Deconstructing the language to work with trauma is the first step in understanding this critical situation. Also, removing adjectives from people is vital because they could do more damage.
Using the appropriate language creates a space of respect and dignity. It holds the individual’s wisdom to heal and brings hope to work with the impact that specific experiences had on someone.
Human life is composed of adverse experiences that can be shaped by virtue of belonging to a specific social group, family, or subset of a group. Some come from the rage of nature, such as natural disasters, while others are from the way our interactions and attachment styles with our primary caregivers. Typically, the sum of these experiences shapes our present interactions and relationships, life satisfaction, and accomplishments.
Damage To Individual
Burstow described trauma in her publication “Toward a Radical Understanding of Trauma and Trauma Work” as a concrete physical, cognitive, affective, and spiritual response by individuals and communities to events and situations that are purposefully traumatizing. This is the perfect description of how an adverse life experience can cause damage to the individual in every aspect of their life, driving them to stagnation and crossroads. It is essential to highlight that each person who experiences trauma reacts in a unique way. Moreover, the impact of trauma throughout life on two individuals who experience the same event can be very different. Trauma is not a disorder but a natural reaction to a kind of wound. Trauma occurs in layers, and each layer affects every other layer until the body, the mind, and the spirit decide to exteriorize what has remained stuck inside.
Some characteristics of the events that cause trauma are:
- Childhood exposure to trauma.
- Events causing distress, profound change or disruption in any area of life.
- Events that cause boundary rupture.
- Events that make one feel powerless or where control has been lost.
- Frequent exposure to adverse experiences.
- Having a close relationship with someone involved.
- Incidents where someone fears for their own life or safety.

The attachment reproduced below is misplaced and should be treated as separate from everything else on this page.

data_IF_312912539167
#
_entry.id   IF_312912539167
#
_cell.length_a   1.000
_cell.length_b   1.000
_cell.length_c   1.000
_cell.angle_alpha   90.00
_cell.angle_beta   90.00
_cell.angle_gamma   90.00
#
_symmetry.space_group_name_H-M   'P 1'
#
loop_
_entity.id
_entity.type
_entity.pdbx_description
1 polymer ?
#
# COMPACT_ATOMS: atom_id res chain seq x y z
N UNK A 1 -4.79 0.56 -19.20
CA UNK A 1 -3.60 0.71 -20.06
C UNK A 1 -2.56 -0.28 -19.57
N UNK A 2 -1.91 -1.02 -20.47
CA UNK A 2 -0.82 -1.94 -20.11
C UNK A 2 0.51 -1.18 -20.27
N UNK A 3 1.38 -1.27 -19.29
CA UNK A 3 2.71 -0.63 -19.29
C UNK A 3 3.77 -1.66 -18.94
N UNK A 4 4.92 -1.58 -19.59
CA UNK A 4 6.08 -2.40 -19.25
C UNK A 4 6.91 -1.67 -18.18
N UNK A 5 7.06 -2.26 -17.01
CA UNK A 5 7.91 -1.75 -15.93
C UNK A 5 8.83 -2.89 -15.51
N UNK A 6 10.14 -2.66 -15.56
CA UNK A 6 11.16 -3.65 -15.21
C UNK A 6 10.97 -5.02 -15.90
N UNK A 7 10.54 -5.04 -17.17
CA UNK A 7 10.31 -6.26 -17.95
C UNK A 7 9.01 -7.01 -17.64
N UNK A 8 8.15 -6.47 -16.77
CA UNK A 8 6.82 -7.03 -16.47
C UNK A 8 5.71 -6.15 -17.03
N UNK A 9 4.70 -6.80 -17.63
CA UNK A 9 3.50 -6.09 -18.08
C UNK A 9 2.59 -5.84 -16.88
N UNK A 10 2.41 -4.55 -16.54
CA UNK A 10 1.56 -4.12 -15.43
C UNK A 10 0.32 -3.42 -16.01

- Lack of support and coping resources during the experience.
- Shocking or unexpected events.
- Witnessed others in danger or unsafe.
Reactions To Trauma
- Chronic unexplained pain or diseases.
- Excessive worry, helplessness, hopelessness
- Feelings of guilt, self-blame
- Feelings of shame
- Loss of cues of danger
- Loss of intimacy
- Loss of physical connection to the body
- Loss of self-worth
- Loss of sense of self: Not knowing who we are, what we want, no direction.
- Loss of trust
- Mental health issues: Depression, anxiety, negative self-image, dissociation, PTSD, sleep disorders, eating disorders, suicidality
- Poor self-regulation
- Re-experiencing symptoms
- Social withdrawal, feelings of disconnection or numb
- Substance abuse
How To Deal With Trauma?
- Lean on the people you love and trust: Breaking from isolation and withdrawal can be difficult. However, seeking friends and family members for support will create a feeling of being seen, heard and loved.
- Play with breathing exercises and mindfulness techniques: Inhale for four counts, hold for two, exhale for four, hold for two and repeat the cycle. Follow your fingers with the opposite hand back and forth for 3 minutes.
- People feel wounded because they have been wounded: Validate your experience. Acknowledge that your experience is real, important and hurting.
- Connect with your body: Find some exercises or sports you enjoy, make body movements, dancing, yoga, and joint movements. Feel your emotions and sensations, and accept them as they are. Ask your body, “what could make you feel better now?”. Hug a plush toy, sleep with a weighted blanket, touch the ground barefoot, and connect with nature. Involve the senses: see, hear, touch, taste, smell.
- Practice gratefulness: Throughout the day, take a few conscious breaks and think about the things you are grateful for. Journaling at night can help reduce anxiety and lead to better sleep outcomes.
- Don’t compare yourself to others: Every experience is different, and every system responds differently. Your experience is unique and deserves self-care and compassion.
- Laugh: Seek people, movies, or spaces where you can laugh. Laughter strengthens your immune system, elevates mood, reduces pain, promotes hope and connection with others.
- Seek professional trauma therapy: Recovering from trauma takes time, patience, and love. It can be confusing, scary, and might be a roller coaster that could be supported and less re-traumatized, accompanied by a professional specialized in trauma work.
Don’t hesitate to reach out to Ammirati Counseling to ask and inquire about support services that you can receive to help with overcoming feelings of depression, loneliness, stress or anxiety.
Ammirati Counseling is a boutique counseling group with office in Bannockburn. Therapists also offer private therapy via remote online. They provide comprehensive care to children, teens, adults, couples, families, and the LGBTQ community.
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